I've always been fascinated by the telephone. What other device in the average home can reach out to any other similar device, anywhere on the planet? Sure, your computer can do that now too... but until cable modems, you needed a phone line. I don't have a landline for voice, but I do have DSL, which uses the same copper that's always connected my apartment to the central office down the street. I have a cellphone that does far more than many of the computers I've owned, but I still miss payphones, operators, and various colored boxes.
I'm not going to try to catalog the past in its entirety-- there's too much, and a lot of it has already been cataloged. My mission here is to assemble some of the tools, and some of the information and stories and stuff that I've used, worked with, and been influenced by. If you're looking for information on learning how to phreak, you likely won't find it here. I won't teach you "How to phreak ". I had to learn on my own, so do you. You will find information about telecommunications, but everything here is publicy accessible anyway.
Much of the content here is bits and pieces of the original laslocomm.net. Some of the phone numbers you see on this site are probably outdated. Some of it may not matter to you at all. Most of it will be fairly static-- partly because my life is busy and I don't have the time to constantly post new content, and partly because that's how the original site was.
In the past, I ran the site similar to a blog. I didn't have Wordpress then, so I did all of the content managing by hand. I also published a few issues of the Laslocomm Technical Journal. (If you try, you can find those issues out on the net.) In a nod to the past, the LTJ is now the Laslocomm Labs Technical Journal, and it will be posted on the site as a released issue. I don't have a release schedule, so lets just say quarterly. Maybe.
More ancient history: in late 2000, I was stuck in a crappy job, in a server room full of 56k modems that dialed constantly all day. At some point I decided to set up a website on one of the many hosts that offered free sites. As I worked on it more and more, traffic increased and I wanted something more permanent. Somewhere in all of that, I ended up hosting the site on my home machine, a Cyrix 686 box with 48mb of ram. My internet connection was a 56k modem.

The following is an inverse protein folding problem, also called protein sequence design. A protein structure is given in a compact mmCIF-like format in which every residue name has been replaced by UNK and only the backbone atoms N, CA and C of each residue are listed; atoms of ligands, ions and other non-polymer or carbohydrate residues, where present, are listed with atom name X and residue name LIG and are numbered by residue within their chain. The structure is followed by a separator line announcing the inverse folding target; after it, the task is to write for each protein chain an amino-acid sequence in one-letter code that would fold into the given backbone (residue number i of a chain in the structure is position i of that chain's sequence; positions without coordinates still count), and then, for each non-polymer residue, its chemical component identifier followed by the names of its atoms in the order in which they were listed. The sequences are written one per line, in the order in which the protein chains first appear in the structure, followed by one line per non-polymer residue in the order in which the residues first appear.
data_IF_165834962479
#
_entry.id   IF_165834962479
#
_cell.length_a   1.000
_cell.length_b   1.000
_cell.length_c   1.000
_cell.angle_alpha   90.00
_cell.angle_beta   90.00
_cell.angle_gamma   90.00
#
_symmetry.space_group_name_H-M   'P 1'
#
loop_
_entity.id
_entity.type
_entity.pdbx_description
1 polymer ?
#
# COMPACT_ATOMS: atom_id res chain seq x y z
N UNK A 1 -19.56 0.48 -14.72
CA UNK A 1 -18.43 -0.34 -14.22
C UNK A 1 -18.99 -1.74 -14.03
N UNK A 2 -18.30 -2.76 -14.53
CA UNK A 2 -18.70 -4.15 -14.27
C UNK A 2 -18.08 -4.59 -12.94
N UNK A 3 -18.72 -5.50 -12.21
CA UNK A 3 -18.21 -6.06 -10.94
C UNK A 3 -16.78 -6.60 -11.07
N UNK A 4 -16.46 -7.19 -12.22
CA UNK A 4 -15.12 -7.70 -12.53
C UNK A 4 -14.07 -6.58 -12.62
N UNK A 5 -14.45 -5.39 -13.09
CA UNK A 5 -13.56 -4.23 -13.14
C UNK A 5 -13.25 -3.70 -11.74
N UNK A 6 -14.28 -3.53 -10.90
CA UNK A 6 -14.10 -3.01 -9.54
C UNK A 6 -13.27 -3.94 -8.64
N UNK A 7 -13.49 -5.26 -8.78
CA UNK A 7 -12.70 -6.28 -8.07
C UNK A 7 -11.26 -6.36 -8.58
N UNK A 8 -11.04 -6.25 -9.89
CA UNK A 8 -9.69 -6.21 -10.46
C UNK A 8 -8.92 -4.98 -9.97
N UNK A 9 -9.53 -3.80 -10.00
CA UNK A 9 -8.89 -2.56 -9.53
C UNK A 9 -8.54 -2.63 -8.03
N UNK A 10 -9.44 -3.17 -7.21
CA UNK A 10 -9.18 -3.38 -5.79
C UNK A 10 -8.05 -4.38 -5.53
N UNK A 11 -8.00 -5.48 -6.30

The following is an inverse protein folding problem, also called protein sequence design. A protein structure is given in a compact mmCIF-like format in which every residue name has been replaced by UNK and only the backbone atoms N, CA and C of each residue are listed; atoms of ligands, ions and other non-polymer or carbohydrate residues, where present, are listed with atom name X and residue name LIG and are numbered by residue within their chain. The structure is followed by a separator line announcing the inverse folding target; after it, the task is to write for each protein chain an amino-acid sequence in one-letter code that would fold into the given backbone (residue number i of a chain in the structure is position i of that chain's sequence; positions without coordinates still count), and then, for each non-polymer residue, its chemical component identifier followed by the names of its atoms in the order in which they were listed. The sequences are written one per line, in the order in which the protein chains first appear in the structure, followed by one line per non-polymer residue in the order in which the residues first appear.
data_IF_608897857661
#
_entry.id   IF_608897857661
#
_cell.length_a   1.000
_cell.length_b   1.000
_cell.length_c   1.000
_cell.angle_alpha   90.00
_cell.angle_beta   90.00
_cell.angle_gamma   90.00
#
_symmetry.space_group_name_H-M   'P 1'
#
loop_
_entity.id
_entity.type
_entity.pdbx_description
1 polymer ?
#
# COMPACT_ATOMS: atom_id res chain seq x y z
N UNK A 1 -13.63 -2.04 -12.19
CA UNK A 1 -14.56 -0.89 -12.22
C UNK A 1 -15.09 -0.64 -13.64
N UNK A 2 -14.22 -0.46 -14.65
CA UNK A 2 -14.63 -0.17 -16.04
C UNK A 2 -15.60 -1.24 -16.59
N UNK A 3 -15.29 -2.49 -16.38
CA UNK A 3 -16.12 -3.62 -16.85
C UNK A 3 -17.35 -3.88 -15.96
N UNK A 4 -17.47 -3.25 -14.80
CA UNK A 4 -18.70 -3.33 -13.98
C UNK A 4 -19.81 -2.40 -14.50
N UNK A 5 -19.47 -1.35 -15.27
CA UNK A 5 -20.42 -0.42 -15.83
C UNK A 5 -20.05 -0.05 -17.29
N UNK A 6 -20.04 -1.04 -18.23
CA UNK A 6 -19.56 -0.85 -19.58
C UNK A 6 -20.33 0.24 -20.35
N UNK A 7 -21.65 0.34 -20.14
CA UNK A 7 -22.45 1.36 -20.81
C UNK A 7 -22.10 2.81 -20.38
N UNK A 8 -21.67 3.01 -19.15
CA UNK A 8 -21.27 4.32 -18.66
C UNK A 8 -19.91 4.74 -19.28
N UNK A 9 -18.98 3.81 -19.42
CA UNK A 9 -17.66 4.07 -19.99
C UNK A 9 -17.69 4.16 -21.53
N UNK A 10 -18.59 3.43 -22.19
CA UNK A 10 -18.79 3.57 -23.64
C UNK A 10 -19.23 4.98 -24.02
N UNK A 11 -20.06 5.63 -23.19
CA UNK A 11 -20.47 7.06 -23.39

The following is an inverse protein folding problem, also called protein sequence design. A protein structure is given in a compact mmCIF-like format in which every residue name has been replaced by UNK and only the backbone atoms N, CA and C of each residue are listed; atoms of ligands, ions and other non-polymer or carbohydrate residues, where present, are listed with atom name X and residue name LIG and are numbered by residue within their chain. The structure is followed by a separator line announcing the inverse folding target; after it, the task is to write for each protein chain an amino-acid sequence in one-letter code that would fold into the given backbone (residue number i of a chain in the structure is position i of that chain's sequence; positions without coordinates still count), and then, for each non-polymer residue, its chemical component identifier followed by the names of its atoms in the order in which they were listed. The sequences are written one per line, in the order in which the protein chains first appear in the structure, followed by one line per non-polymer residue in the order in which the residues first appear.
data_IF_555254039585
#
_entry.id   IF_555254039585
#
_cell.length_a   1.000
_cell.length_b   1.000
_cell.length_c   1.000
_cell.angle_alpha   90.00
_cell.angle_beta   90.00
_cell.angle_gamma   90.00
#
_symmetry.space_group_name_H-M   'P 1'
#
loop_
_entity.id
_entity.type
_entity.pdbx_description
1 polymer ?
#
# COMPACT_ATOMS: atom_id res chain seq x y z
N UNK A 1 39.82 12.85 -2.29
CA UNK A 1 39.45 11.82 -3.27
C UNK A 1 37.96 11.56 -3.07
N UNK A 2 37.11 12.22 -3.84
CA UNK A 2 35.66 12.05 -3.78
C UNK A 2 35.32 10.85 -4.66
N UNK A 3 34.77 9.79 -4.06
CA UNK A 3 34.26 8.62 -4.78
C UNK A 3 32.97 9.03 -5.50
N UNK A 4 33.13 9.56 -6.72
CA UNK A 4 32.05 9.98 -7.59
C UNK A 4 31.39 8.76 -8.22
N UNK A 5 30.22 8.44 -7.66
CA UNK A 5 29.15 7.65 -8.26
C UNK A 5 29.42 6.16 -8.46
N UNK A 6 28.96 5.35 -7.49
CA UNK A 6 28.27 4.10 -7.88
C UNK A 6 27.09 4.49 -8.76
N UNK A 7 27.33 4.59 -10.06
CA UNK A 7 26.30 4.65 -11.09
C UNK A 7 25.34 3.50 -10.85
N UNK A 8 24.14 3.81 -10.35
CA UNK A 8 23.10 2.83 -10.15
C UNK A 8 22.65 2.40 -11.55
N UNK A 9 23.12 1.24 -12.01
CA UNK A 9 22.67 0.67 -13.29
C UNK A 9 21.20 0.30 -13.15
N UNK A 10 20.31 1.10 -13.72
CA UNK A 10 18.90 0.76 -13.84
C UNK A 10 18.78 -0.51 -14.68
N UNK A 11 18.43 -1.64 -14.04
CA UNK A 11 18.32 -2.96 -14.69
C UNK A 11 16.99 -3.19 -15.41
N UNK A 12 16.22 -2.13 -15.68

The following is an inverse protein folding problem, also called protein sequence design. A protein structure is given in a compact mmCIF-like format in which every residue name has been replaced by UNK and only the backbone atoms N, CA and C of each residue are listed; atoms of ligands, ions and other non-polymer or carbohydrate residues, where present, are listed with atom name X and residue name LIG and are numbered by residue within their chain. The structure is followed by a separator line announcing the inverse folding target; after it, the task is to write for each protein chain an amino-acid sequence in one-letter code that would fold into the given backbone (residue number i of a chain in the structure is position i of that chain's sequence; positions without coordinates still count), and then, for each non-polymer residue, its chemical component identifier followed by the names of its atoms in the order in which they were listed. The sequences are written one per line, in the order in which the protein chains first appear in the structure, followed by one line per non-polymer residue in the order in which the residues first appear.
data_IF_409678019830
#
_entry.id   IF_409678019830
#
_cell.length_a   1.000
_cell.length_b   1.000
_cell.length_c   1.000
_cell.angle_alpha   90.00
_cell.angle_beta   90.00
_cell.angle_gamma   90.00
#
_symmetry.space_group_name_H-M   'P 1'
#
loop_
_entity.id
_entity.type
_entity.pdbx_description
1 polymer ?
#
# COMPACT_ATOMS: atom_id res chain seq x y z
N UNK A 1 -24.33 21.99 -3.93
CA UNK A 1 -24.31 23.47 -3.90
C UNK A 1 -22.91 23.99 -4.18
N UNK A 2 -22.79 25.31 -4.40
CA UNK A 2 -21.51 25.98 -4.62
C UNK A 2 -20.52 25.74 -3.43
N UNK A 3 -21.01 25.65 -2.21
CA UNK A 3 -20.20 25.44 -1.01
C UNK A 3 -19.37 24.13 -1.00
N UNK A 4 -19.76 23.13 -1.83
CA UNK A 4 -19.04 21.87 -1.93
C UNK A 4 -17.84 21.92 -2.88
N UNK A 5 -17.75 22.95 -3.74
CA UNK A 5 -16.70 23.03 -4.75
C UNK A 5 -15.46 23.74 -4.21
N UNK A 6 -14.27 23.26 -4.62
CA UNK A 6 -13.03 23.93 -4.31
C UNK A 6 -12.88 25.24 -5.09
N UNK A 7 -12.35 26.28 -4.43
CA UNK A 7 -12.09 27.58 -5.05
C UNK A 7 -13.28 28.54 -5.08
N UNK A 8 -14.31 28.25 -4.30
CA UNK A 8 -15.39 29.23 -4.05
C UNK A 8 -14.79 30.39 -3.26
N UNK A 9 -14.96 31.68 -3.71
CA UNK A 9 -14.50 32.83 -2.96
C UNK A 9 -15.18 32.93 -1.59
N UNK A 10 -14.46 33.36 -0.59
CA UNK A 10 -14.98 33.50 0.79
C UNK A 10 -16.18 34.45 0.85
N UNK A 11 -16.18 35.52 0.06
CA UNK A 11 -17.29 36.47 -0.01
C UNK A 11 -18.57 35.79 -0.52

After a while, my ISP caught on and suggested I find a different place to host my site. I knew someone that was using Dreamhost, so I headed there, opened an account, and moved in. At one point, I lost the domain; I don't remember exactly why, but I didn't re-register. After a couple of years, I thought about bringing it back, and when it was available again, I registered it again. After a while longer, I dug up what I could find from the old site, and started putting it back together. You're looking at the results.
Eighteen years later the internet-- cyberspace in general-- isn't quite what I imagined it would be. I knew it would be commercial, ubiquitous, that the network itself would essentially grow and mutate until it disappeared from sight. It is The Matrix. All around us, yet we cannot see it or touch it or taste it unless we really go and look and dig for it.
The internet we got isn't necessarily the internet we wanted. Facebook connects us, yet it's terrible for our mental health. Twitter can keep us informed, while at the same time delivering opinions that go through no filters-- anger is instant, angry responses even faster. We check our phones constantly, but who are we talking to? What are we learning? We have apps that tell us we need to take a break, apps that train us to meditate, and apps that give us directions. Yet we're often stressed and disconnected and lost.
Laslocomm is just something I work on to keep myself grounded, to remember that there's really more to the story.